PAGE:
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24-29, Lammas Green

A Grade II Listed Building in Forest Hill, London

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Coordinates

Latitude: 51.4347 / 51°26'4"N

Longitude: -0.0641 / 0°3'50"W

OS Eastings: 534663

OS Northings: 172408

OS Grid: TQ346724

Mapcode National: GBR JG.6J9

Mapcode Global: VHGRD.T6ZJ

Entry Name: 24-29, Lammas Green

Listing Date: 22 December 1998

Grade: II

Source: Historic England

Source ID: 1246819

English Heritage Legacy ID: 471973

Location: Lewisham, London, SE26

County: London

District: Lewisham

Electoral Ward/Division: Forest Hill

Built-Up Area: Lewisham

Traditional County: Kent

Lieutenancy Area (Ceremonial County): Greater London

Church of England Parish: Sydenham St Bartholomew

Church of England Diocese: Southwark

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Listing Text

TQ 3472 LEWISHAM LAMMAS GREEN
(East side)
779/29/10072
Nos.24-29 (Consecutive)

GV II


Terrace of six houses. 1955-7 by Donald McMorran of Farquharson and McMorran, with Peter Nuttall as assistant, for the Corporation of the City of London. Brick construction, colourwashed, with pantiled roofs and brick stacks. The houses each of two storeys and each have three bedrooms. Built to a similar plan, Nos. 24, 25 and 26 are mirrored by Nos. 27, 28 and 29, with round-arched entries between Nos. 25 and 26 and Nos. 27 and 28. Metal windows with side-opening casements and toplights, those to Nos. 26 and 27 renewed but retaining the pattern of the originals. Timber doors set within timber porches with pointed hoods.
INTERIORS: Living rooms with picture rails. Staircases with timber balustrades. Many fitted cupboards, particularly to the upper floors. Kitchen and bathroom fittings not of special interest. Donald McMorran is slowly becoming recognised as one of the most significant architects to work in a traditional style in the 1950s. What makes him stand out from other traditionalists was his willingness to tackle progressive building types like public housing and schools while sticking to the old values of composition, proportion and texture. This puts him closer to Giles Scott than to architects like Raymond Erith, who worked mostly in private housing. He also owed much to Vincent Harris, for whom he worked between 1927 and 1935. This is the smallest but finest of four housing schemes by McMorran, two of them for the City Corporation. The composition of three terraces set round a village green, with views of the North Downs, is made the more idyllic by the position of the two blocks of flats as a buffer to the road behind. The density is 57 dwellings per acre, less than the permissible seventy 'so as to establish conditions under which a community with its own continuity and life might be able to flourish'. The contrast of the flats with the colourwashed cottages is particularly distinguished. The form of the colourwashed terraces set in pairs owes something to the work of Tayler and Green, translated to an urban setting.


Listing NGR: TQ3466372408

This text is from the original listing, and may not necessarily reflect the current setting of the building.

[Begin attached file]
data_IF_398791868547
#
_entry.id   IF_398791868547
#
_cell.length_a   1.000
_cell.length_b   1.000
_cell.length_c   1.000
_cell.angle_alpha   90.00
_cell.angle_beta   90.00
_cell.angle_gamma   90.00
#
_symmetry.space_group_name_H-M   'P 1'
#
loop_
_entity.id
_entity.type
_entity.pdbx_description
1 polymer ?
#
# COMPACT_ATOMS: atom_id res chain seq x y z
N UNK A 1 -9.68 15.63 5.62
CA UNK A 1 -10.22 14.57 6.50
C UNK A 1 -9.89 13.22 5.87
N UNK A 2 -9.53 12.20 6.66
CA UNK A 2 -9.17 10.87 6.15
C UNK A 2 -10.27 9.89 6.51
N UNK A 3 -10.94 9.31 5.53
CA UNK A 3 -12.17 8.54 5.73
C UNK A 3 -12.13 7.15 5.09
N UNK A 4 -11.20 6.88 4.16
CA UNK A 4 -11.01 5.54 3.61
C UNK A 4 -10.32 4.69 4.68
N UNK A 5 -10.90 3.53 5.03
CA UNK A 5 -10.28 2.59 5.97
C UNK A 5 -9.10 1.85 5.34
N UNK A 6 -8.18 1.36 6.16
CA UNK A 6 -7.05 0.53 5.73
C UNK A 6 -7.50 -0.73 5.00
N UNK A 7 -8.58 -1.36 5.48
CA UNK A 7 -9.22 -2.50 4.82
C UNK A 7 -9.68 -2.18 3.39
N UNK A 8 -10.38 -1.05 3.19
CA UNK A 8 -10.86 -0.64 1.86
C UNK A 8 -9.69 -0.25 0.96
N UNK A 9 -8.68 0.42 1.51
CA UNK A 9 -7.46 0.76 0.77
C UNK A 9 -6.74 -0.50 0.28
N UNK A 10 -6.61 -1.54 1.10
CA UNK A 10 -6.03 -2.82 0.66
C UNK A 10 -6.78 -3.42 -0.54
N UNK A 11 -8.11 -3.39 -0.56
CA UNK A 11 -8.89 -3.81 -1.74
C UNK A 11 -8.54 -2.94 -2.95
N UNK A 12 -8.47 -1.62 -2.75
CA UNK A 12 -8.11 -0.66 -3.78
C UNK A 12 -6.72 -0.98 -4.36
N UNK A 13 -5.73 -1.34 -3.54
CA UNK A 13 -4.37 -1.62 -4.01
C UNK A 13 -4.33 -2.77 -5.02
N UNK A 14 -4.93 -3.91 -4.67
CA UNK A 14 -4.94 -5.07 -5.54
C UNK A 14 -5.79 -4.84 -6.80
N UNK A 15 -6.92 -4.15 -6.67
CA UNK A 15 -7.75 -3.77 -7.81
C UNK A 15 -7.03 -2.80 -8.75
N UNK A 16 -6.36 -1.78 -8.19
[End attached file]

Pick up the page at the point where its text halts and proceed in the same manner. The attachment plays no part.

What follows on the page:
Description

TQ 3472 LEWISHAM LAMMAS GREEN
(East side)
779/29/10072
Nos.24-29 (Consecutive)

GV II


Terrace of six houses. 1955-7 by Donald McMorran of Farquharson and McMorran, with Peter Nuttall as assistant, for the Corporation of the City of London. Brick construction, colourwashed, with pantiled roofs and brick stacks. The houses each of two storeys and each have three bedrooms. Built to a similar plan, Nos. 24, 25 and 26 are mirrored by Nos. 27, 28 and 29, with round-arched entries between Nos. 25 and 26 and Nos. 27 and 28. Metal windows with side-opening casements and toplights, those to Nos. 26 and 27 renewed but retaining the pattern of the originals. Timber doors set within timber porches with pointed hoods.
INTERIORS: Living rooms with picture rails. Staircases with timber balustrades. Many fitted cupboards, particularly to the upper floors. Kitchen and bathroom fittings not of special interest. Donald McMorran is slowly becoming recognised as one of the most significant architects to work in a traditional style in the 1950s. What makes him stand out from other traditionalists was his willingness to tackle progressive building types like public housing and schools while sticking to the old values of composition, proportion and texture. This puts him closer to Giles Scott than to architects like Raymond Erith, who worked mostly in private housing. He also owed much to Vincent Harris, for whom he worked between 1927 and 1935. This is the smallest but finest of four housing schemes by McMorran, two of them for the City Corporation. The composition of three terraces set round a village green, with views of the North Downs, is made the more idyllic by the position of the two blocks of flats as a buffer to the road behind. The density is 57 dwellings per acre, less than the permissible seventy 'so as to establish conditions under which a community with its own continuity and life might be able to flourish'. The contrast of the flats with the colourwashed cottages is particularly distinguished. The form of the colourwashed terraces set in pairs owes something to the work of Tayler and Green, translated to an urban setting.


Listing NGR: TQ3466372408

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